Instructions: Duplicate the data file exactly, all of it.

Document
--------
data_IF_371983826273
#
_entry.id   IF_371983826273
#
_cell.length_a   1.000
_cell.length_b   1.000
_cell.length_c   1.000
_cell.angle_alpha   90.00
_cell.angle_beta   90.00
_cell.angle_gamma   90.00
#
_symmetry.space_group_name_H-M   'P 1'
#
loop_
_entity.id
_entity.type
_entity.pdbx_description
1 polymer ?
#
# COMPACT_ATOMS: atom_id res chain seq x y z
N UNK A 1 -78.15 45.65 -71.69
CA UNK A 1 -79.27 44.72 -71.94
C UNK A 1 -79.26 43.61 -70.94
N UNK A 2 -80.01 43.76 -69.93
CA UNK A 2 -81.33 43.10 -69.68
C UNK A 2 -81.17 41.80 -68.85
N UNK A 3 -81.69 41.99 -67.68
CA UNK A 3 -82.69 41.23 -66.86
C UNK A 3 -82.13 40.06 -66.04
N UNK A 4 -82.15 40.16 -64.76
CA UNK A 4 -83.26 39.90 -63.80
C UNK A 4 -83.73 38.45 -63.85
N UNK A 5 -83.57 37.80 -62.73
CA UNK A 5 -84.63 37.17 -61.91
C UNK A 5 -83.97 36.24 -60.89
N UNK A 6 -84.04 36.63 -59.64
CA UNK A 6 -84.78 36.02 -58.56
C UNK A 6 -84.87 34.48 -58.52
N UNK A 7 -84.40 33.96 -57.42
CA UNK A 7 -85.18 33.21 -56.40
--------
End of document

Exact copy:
data_IF_371983826273
#
_entry.id   IF_371983826273
#
_cell.length_a   1.000
_cell.length_b   1.000
_cell.length_c   1.000
_cell.angle_alpha   90.00
_cell.angle_beta   90.00
_cell.angle_gamma   90.00
#
_symmetry.space_group_name_H-M   'P 1'
#
loop_
_entity.id
_entity.type
_entity.pdbx_description
1 polymer ?
#
# COMPACT_ATOMS: atom_id res chain seq x y z
N UNK A 1 -78.15 45.65 -71.69
CA UNK A 1 -79.27 44.72 -71.94
C UNK A 1 -79.26 43.61 -70.94
N UNK A 2 -80.01 43.76 -69.93
CA UNK A 2 -81.33 43.10 -69.68
C UNK A 2 -81.17 41.80 -68.85
N UNK A 3 -81.69 41.99 -67.68
CA UNK A 3 -82.69 41.23 -66.86
C UNK A 3 -82.13 40.06 -66.04
N UNK A 4 -82.15 40.16 -64.76
CA UNK A 4 -83.26 39.90 -63.80
C UNK A 4 -83.73 38.45 -63.85
N UNK A 5 -83.57 37.80 -62.73
CA UNK A 5 -84.63 37.17 -61.91
C UNK A 5 -83.97 36.24 -60.89
N UNK A 6 -84.04 36.63 -59.64
CA UNK A 6 -84.78 36.02 -58.56
C UNK A 6 -84.87 34.48 -58.52
N UNK A 7 -84.40 33.96 -57.42
CA UNK A 7 -85.18 33.21 -56.40